— Richard Lilford, CLAHRC WM Director

References:

  1. Kirkwood BR, Manu A, ten Asbroek AHA, et al. Effect of the Newhints home-visits intervention on neonatal mortality rate and care practices in Ghana: a cluster randomised controlled trial. Lancet. 2013; 381(9884): 2184-92.
  2. Prost A, Colbourn T, Seward N, et al. Women’s groups practising participatory learning and action to improve maternal and newborn health in resource-limited settings: systematic review and meta-analysis. Lancet. 2013; 381(9879): 1736-46.

 

CHWonomics

Watching NoCounter interact with “Aunty” Martha (not their real names) in Mahwaqe, South Africa, and learning about NoCounter’s roles as Martha’s health advocate, personal trainer and medication manager was anything but dismal. So as a dismal scientist, I was fascinated by how Community Health Workers (CHWs) seem to contradict one of our most famous founders, Adam Smith. To help explain one of the concepts for which he would become famous, “the invisible hand”, Smith wrote: “I have never known much good done by those who affected to trade for the public good”.[1]

To consider whether NoCounter and other CHWs are an exception to this statement, there are three questions that need to be considered:

Is the CHW doing good?
Almost all of the available research evidence suggests that CHWs are effective in enhancing the health of their communities,[2] and since the World Health Organization also see CHWs as playing a pivotal role in helping countries achieve health-related Millennium Development Goals,[3] it is most likely that CHWs are “doing good”. In Mahwaqe, we saw how NoCounter helped Martha do the chair yoga exercises that now mean she can walk and explained her medications, which helped Martha understand the importance of adherence.

Is the CHW trading?
NoCounter is giving up her time (working around 50% FTE) and in return, receives a stipend from an NGO of around R800 (~£36) per month and as such, is trading. However, as a maid in South Africa, she could earn around R1,200 (~£54) per month for the same hours, so NoCounter does not seem to be receiving the full monetary value of her time. If approximate role equivalence can be assumed, compared to a CHW in the US, NoCounter’s time is undervalued by a factor of around 8.5: a US CHW working for an hour could buy 3.3 McDonald’s Big Macs; NoCounter could buy 0.4.[4] [5] NoCounter is also using her skills and experience to provide care, but economics would describe these as “non-rivalrous” and thus not directly tradable.

Is the CHW doing so for the public good or her own self-interest?
Adam Smith might be confused by NoCounter, because her aim doesn’t seem to be wealth maximisation. However, a “utility maximising” economist would argue that NoCounter is making up for not being paid the full monetary value of her time by obtaining utility either from substitutes for money or from directly helping her community.[6] Even if NoCounter obtains utility from the latter, her motivation would still be to do public good. With regards to money substitutes, CHWs may also receive non-monetary incentives such as community respect, housing and access to health care and/or be motivated in their roles via the support of their families.[6] [7] Furthermore, the CHW role is particularly desirable in areas where residents have a high marginal rate of substitution for leisure over consumption, since CHWs do not have to commute to their place of work. Finally, a by-product of NoCounter’s work as a CHW from which she benefits directly is that she lives in a healthier community: by encouraging vaccination of new-borns, for example, she is lowering her own risk of TB.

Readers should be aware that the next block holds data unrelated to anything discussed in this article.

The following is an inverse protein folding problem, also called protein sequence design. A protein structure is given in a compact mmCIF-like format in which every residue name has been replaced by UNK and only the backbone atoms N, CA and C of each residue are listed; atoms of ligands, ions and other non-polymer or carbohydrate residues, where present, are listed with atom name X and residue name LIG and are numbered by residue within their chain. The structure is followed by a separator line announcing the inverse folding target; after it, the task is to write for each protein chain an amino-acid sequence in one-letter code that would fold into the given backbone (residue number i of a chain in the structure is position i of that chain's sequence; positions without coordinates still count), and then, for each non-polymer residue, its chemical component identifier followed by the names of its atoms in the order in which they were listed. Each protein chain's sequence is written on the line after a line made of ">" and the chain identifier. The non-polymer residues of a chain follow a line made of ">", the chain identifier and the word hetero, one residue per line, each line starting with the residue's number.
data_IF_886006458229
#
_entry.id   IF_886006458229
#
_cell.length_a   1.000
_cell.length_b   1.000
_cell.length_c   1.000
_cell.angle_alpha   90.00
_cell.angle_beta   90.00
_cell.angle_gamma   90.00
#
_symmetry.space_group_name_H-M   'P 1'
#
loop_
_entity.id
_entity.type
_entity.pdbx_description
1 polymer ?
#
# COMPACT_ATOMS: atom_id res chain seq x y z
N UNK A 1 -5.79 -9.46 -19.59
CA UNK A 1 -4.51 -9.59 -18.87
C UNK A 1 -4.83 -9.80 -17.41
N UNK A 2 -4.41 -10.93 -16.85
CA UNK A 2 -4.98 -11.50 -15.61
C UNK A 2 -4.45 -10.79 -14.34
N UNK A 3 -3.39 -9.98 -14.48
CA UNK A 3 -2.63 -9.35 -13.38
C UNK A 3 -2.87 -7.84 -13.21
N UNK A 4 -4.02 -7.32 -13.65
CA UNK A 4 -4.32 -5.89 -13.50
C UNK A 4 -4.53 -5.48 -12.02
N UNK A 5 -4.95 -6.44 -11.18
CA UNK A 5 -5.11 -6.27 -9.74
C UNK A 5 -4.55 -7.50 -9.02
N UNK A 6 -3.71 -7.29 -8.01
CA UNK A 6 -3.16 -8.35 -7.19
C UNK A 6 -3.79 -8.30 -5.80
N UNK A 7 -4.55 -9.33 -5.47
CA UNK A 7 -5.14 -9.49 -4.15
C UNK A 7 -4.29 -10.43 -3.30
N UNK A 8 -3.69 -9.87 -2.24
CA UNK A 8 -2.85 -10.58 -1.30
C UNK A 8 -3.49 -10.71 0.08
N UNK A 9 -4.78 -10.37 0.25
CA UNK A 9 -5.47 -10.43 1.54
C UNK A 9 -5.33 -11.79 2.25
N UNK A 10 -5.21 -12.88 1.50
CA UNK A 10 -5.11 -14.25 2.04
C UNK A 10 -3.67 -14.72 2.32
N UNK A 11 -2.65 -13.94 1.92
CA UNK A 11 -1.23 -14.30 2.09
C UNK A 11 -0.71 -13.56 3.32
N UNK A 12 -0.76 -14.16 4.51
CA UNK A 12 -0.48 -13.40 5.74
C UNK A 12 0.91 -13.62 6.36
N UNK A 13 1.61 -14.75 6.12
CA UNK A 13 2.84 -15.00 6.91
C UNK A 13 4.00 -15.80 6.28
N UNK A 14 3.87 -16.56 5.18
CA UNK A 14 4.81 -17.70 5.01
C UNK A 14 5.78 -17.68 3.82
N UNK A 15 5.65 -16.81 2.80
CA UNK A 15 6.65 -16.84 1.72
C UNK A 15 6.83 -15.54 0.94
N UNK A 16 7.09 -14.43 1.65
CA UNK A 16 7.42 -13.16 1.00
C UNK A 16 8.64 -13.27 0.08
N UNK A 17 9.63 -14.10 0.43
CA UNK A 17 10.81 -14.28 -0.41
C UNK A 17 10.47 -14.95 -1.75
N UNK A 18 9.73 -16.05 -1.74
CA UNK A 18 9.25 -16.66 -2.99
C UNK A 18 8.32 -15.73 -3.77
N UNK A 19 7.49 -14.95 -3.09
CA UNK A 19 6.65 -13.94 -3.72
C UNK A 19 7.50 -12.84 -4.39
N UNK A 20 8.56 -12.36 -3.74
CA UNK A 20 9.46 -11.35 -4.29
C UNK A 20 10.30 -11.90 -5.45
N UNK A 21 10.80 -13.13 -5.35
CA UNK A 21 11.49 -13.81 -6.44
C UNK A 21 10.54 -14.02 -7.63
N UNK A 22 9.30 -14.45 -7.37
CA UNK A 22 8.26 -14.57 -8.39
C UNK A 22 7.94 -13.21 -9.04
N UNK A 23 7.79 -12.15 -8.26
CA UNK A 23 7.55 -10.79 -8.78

On this last question, the relative importance of the different reasons why CHWs undertake their role for a wage lower than they appear to be worth, we cannot be certain about the answer. Research in this area is critical given the push to eliminate the under-supply of CHWs.[8] There are also additional pre-conditions – the organisational structure required to implement a successful CHW programme [9] – that also must be met before the demand for CHWs can be realised (made “effective”) in practice. Nevertheless, it is critical to determine whether all of the additional CHWs required to meet demand would also offer their labour at a low relative price. This was assumed in a costing exercise of a CHW roll-out programme,[10] but which prima facie contradicts basic economic theory of demand and supply.

Fortunately for me, economics provides one approach to studying the interaction between monetary and non-monetary incentives with respect to the supply of labour, for example using discrete choice experiments, where CHWs would be asked to make a choice between a series of pairs of packages of stipend/salary, level of health produced, and non-monetary incentives (see [11] for an example). Such experiments would need to be repeated in (and possibly also within) different countries, since the relative value of “doing good” by volunteering may well differ according to a country’s stage in economic development. Such work would help to provide evidence regarding the sustainability of CHWs as a cadre of health care providers. Here, we hypothesise a U-shaped curve if propensity to volunteer is plotted against GDP per capita